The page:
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Rishit Bansal
Rishit Bansal

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TypeORM Tips (Part 1: Don't use save())

Introduction to the series

As of January 21st 2022 (source), TypeORM is the 3rd most popular Javascript ORM library and certainly the most popular if we're talking about Typescript.

I have been extensively working with this library for the past two years, using it to serve millions of database queries every single day. In this series, I will list a few tips and pitfalls I learned while working with the project, which helped me catch bugs in production and optimize API calls. I'll try to keep each post short, informative and straightforward so you can quickly use these optimizations in your code.

In each post, we will go over:

  1. What is the problem?
  2. Why is it wrong?
  3. How can you fix it?

So let's get started!

save() vs insert(), update()

Repositories have the .save() method, which has a dual function:

  1. It inserts the entity if it doesn't already exist.
  2. If the entity exists, it attempts to update the existing one.

Let's observe two example usages of the method:

Here is a code snippet taken from an API endpoint which registers a new user:

const user = this.userRepository.create({
    name: "Rishit",
    password: "test123",
});
await this.userRepository.save(user);
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And here is a snippet from another endpoint which updates the name of an existing user:

const user = this.userRepository.findOne({
    name: "Rishit",
});
user.name = "John";
await this.userRepository.save(user);
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Pretty handy, right? Well, not so much as this comes at the cost of a performance penalty. The implementation of save() executes 2 queries instead of a single one:

  1. First, it uses a SELECT query to search for an existing entity.
  2. If step 1 returns a record, it uses UPDATE to update the record. Otherwise, it uses INSERT to insert a new record.

Why is it bad?

  1. These queries need two round trips to the database, meaning that you have to suffer the network latency due to each of the trips.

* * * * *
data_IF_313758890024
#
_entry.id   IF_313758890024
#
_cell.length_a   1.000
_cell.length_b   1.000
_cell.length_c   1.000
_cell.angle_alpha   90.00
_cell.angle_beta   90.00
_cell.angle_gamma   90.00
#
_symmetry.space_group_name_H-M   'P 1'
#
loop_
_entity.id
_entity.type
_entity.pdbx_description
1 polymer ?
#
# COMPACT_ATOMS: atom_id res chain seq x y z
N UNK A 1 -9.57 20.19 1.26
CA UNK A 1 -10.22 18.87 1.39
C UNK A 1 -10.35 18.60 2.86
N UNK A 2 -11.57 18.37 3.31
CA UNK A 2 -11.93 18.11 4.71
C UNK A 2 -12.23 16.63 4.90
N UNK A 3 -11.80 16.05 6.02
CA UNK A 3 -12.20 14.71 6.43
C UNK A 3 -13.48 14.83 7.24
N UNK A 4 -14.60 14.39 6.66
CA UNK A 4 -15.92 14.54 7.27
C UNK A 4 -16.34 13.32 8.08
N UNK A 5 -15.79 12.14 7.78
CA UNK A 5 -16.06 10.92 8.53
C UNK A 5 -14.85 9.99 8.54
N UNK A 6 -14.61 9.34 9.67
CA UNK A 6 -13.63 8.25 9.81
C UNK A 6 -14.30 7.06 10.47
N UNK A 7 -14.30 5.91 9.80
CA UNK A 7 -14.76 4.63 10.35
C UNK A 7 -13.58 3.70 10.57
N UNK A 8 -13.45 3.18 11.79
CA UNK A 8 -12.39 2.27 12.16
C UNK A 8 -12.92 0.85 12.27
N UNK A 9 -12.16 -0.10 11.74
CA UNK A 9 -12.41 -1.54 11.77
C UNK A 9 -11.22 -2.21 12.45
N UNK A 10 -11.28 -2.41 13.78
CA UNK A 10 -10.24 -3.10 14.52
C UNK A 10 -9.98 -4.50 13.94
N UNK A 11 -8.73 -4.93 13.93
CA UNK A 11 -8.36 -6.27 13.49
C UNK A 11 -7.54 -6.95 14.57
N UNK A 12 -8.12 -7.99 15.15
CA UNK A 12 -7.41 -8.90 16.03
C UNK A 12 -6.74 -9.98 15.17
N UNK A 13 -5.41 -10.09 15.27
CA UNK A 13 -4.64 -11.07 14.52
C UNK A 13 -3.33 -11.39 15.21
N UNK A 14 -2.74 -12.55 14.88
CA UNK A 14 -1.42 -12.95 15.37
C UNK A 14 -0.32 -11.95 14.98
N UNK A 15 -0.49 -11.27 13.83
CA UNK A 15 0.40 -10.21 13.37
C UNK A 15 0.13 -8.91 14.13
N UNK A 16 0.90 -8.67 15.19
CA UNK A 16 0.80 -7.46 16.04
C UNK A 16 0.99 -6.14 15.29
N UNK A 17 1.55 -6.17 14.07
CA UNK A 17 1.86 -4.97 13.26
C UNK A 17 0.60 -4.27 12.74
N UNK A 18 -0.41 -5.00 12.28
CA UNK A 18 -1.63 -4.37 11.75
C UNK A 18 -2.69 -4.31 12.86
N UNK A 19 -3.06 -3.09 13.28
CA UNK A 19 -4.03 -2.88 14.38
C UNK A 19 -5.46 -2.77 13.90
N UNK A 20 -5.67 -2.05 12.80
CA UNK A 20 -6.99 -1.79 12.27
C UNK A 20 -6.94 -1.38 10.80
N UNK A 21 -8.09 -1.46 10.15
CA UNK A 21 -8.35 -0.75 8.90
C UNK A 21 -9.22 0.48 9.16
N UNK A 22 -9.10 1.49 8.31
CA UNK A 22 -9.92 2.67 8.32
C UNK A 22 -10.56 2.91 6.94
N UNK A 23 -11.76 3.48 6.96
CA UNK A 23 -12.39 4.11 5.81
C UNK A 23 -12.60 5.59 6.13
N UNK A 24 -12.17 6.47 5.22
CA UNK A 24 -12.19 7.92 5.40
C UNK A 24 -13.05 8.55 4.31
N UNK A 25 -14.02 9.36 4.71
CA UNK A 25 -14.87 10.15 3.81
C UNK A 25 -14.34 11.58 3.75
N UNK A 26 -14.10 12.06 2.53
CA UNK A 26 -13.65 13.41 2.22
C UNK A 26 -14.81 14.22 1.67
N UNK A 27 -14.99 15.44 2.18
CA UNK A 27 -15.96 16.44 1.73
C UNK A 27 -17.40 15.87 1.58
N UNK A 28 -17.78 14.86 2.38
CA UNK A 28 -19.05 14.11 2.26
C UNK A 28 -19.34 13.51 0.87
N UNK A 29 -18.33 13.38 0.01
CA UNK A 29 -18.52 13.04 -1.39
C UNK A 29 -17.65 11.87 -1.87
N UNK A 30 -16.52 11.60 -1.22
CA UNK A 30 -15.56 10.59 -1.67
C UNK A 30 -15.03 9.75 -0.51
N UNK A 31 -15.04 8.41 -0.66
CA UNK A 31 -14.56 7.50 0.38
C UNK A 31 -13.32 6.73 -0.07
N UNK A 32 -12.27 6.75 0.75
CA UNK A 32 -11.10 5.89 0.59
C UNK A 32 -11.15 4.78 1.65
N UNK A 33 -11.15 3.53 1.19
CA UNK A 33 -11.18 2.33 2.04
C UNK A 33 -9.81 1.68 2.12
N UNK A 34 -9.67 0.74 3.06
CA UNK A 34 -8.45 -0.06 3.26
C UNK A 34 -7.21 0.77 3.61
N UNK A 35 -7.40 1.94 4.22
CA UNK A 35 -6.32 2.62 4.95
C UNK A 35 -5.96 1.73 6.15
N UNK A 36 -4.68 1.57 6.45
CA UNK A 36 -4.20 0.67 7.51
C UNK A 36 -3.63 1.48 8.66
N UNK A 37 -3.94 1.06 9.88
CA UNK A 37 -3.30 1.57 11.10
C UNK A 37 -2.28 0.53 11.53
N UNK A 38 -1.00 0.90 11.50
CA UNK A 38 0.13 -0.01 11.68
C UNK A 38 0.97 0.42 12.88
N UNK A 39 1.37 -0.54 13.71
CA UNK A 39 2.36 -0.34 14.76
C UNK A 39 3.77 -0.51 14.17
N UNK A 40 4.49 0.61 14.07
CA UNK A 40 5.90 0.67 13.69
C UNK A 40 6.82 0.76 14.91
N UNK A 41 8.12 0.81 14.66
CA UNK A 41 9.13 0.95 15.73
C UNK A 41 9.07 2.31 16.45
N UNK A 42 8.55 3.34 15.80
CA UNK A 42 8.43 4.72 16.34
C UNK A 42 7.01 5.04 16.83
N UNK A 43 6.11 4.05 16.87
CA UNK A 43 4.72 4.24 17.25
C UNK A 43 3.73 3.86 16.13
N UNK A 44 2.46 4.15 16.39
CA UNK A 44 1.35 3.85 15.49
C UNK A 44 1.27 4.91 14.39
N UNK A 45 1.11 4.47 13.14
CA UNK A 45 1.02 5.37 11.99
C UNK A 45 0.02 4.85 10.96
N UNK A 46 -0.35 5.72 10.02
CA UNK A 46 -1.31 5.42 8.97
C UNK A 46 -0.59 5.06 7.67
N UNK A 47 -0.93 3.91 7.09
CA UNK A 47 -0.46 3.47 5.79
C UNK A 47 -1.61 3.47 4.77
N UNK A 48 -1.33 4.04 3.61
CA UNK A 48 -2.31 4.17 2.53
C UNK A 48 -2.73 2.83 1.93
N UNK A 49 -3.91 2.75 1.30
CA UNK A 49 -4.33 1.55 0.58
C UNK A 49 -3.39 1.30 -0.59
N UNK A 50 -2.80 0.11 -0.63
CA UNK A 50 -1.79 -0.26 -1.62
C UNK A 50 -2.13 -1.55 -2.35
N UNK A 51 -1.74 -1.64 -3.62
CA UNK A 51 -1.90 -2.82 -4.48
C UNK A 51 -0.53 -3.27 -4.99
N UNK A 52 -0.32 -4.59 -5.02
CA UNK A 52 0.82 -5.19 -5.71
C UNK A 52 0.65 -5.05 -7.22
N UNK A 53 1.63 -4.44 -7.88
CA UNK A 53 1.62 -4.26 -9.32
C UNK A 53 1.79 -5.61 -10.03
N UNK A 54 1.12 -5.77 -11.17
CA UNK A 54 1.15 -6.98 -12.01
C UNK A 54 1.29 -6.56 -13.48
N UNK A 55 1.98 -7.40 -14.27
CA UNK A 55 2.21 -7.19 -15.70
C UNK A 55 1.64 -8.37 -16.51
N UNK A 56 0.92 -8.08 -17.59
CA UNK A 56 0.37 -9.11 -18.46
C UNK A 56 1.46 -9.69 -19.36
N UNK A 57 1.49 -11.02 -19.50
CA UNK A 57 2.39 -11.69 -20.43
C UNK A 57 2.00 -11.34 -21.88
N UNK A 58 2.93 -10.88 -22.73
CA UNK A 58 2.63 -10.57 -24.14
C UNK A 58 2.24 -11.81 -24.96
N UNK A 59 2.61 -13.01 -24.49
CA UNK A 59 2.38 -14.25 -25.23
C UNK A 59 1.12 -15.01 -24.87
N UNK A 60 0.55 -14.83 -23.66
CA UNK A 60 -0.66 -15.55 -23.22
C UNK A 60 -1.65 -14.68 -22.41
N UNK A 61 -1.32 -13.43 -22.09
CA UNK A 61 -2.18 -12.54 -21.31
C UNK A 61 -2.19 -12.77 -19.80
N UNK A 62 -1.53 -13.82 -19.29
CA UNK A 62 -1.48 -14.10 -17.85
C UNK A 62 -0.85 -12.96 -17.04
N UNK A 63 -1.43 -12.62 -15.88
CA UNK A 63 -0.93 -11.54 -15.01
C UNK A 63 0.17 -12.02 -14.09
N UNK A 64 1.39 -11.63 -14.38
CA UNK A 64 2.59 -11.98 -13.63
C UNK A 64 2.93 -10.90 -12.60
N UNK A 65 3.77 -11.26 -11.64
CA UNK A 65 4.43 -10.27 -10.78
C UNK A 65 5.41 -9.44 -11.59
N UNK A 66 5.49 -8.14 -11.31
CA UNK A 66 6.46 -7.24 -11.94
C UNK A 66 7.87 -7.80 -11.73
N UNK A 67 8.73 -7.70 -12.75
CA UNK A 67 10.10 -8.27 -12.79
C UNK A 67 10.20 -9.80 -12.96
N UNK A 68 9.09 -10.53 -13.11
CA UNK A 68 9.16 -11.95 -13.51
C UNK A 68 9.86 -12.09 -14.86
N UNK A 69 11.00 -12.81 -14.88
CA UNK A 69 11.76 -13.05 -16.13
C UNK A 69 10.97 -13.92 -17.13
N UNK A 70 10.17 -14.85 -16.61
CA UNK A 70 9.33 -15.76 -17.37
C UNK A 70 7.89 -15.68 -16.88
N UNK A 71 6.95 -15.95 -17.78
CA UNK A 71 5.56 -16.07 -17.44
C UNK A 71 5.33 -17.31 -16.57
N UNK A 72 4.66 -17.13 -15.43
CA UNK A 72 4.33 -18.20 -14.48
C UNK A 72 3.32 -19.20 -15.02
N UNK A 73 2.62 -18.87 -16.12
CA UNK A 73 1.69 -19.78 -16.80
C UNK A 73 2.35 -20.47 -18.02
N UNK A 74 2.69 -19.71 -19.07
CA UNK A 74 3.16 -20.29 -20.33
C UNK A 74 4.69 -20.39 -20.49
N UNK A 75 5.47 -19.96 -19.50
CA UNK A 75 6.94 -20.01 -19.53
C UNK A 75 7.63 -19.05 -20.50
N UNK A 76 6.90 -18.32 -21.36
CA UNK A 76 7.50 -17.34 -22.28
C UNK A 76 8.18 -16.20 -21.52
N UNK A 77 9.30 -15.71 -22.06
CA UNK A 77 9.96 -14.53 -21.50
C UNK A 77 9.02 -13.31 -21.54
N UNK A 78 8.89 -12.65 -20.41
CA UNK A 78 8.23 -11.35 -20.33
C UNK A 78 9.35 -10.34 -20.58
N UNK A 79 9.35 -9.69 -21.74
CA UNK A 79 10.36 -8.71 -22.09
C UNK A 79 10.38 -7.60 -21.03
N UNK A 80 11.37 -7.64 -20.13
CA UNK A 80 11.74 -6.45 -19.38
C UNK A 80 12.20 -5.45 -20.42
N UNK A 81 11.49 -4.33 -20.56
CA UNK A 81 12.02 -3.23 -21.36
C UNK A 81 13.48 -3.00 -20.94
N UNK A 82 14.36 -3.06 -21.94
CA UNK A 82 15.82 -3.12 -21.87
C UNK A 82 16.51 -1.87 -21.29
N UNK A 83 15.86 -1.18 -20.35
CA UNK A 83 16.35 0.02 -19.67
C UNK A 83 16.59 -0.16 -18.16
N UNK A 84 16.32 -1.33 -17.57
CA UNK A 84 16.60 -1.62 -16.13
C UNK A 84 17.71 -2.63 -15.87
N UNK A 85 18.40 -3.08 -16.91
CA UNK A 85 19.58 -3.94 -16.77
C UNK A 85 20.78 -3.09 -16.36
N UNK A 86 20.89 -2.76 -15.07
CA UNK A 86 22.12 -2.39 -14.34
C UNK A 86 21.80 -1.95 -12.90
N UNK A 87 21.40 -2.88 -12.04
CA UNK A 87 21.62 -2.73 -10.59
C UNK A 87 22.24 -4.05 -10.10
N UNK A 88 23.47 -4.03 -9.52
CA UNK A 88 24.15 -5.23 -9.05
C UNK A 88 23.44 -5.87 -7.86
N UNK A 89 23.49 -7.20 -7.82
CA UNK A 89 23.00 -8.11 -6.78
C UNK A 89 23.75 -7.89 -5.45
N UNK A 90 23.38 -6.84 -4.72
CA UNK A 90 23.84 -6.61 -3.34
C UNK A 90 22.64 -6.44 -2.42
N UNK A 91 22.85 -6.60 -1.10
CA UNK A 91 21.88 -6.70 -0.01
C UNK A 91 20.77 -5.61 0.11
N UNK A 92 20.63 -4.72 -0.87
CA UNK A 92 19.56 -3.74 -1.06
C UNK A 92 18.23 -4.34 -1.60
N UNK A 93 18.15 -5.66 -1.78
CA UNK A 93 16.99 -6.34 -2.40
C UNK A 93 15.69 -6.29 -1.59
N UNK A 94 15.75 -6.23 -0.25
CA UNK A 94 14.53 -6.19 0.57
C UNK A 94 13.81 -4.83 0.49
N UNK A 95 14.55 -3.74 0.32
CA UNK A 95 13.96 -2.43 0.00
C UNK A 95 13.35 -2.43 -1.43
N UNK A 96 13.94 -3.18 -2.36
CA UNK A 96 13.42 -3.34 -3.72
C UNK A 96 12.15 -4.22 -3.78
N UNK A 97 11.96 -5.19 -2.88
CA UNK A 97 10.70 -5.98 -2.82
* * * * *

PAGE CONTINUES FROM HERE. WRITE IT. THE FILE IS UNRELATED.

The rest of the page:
2. There are specific contexts in your code where you know for a fact that you are certainly inserting / updating and do not require to use save()'s dual functionality.
  3. The SELECT query generated by TypeORM includes a subquery, which is highly inefficient for tables with millions of rows.

How do you fix this?

Look at the context you use your query in, and that should usually let you decide whether you meant to do an insert() or an update(). For example, you can refactor the above two snippets to:

registering a new user:

const user = this.userRepository.create({
    name: "Rishit",
    password: "test123",
});
await this.userRepository.insert(user);
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updating an existing user:

await this.userRepository.update({
    name: "Rishit",
},{
    name: "John",
});
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And just like that, you reduced the database load due to these queries by half: a 2x improvement!. The usage of save() might seem pretty obvious. Still, it's a prevalent practice to use .save() everywhere in code due to the documentation of TypeORM itself recommending it as the primary mode to update entities.

That said, save() does indeed pose a valid use case for code that actually requires the functionality to insert OR update depending on if the entity exists or not. However, I am sure that most use cases don't need this feature and intend to either insert or update a record, not both.

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